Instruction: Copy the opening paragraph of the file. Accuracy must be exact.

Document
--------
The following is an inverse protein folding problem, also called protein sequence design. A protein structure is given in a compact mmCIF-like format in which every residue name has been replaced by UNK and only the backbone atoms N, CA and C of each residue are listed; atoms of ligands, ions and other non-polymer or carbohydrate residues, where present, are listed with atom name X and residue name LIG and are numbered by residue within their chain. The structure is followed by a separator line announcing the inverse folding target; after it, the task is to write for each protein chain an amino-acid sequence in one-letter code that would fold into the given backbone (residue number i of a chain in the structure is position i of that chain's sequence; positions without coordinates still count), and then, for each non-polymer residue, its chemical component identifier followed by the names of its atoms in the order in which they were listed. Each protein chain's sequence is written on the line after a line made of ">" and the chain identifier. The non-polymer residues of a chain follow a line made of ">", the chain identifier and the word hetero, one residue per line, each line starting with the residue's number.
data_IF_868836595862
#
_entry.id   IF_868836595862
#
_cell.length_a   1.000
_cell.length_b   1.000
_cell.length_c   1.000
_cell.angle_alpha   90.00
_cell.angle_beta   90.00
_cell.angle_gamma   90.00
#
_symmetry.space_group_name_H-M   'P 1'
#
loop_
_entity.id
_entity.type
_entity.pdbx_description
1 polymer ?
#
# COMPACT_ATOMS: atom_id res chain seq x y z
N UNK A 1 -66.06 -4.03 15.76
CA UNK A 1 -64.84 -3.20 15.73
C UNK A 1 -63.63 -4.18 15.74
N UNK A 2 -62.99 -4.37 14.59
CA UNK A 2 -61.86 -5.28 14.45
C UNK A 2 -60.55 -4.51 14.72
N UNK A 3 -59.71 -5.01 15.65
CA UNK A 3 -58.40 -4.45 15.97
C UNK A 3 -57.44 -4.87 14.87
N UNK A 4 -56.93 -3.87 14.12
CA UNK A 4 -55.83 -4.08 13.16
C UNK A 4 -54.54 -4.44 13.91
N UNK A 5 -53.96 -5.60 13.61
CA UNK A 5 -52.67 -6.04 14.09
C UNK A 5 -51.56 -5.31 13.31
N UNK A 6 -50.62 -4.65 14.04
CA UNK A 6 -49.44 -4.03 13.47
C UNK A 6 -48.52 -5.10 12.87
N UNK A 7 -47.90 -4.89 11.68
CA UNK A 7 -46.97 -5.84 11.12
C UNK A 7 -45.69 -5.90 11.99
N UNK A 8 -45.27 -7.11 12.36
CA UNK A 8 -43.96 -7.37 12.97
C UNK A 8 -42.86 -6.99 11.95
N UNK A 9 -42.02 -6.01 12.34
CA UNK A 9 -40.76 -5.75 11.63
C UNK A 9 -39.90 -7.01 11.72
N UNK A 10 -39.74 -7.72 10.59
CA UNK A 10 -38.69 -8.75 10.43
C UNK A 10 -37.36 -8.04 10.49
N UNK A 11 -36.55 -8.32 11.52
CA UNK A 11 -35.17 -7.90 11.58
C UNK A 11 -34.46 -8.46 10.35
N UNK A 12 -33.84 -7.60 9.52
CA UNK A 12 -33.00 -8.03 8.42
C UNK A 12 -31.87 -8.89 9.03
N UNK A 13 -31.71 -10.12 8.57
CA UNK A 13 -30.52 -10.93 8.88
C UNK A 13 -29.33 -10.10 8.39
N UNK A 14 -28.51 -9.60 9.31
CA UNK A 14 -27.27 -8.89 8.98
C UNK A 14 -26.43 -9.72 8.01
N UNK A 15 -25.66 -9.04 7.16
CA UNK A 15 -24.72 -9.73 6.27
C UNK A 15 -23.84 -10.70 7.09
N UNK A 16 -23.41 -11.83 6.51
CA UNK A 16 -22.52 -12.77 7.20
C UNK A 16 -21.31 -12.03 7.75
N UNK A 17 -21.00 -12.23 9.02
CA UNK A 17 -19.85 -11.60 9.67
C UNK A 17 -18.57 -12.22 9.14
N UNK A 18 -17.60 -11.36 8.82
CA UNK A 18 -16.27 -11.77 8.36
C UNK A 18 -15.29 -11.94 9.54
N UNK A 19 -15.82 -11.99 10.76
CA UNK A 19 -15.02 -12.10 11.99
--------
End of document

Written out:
The following is an inverse protein folding problem, also called protein sequence design. A protein structure is given in a compact mmCIF-like format in which every residue name has been replaced by UNK and only the backbone atoms N, CA and C of each residue are listed; atoms of ligands, ions and other non-polymer or carbohydrate residues, where present, are listed with atom name X and residue name LIG and are numbered by residue within their chain. The structure is followed by a separator line announcing the inverse folding target; after it, the task is to write for each protein chain an amino-acid sequence in one-letter code that would fold into the given backbone (residue number i of a chain in the structure is position i of that chain's sequence; positions without coordinates still count), and then, for each non-polymer residue, its chemical component identifier followed by the names of its atoms in the order in which they were listed. Each protein chain's sequence is written on the line after a line made of ">" and the chain identifier. The non-polymer residues of a chain follow a line made of ">", the chain identifier and the word hetero, one residue per line, each line starting with the residue's number.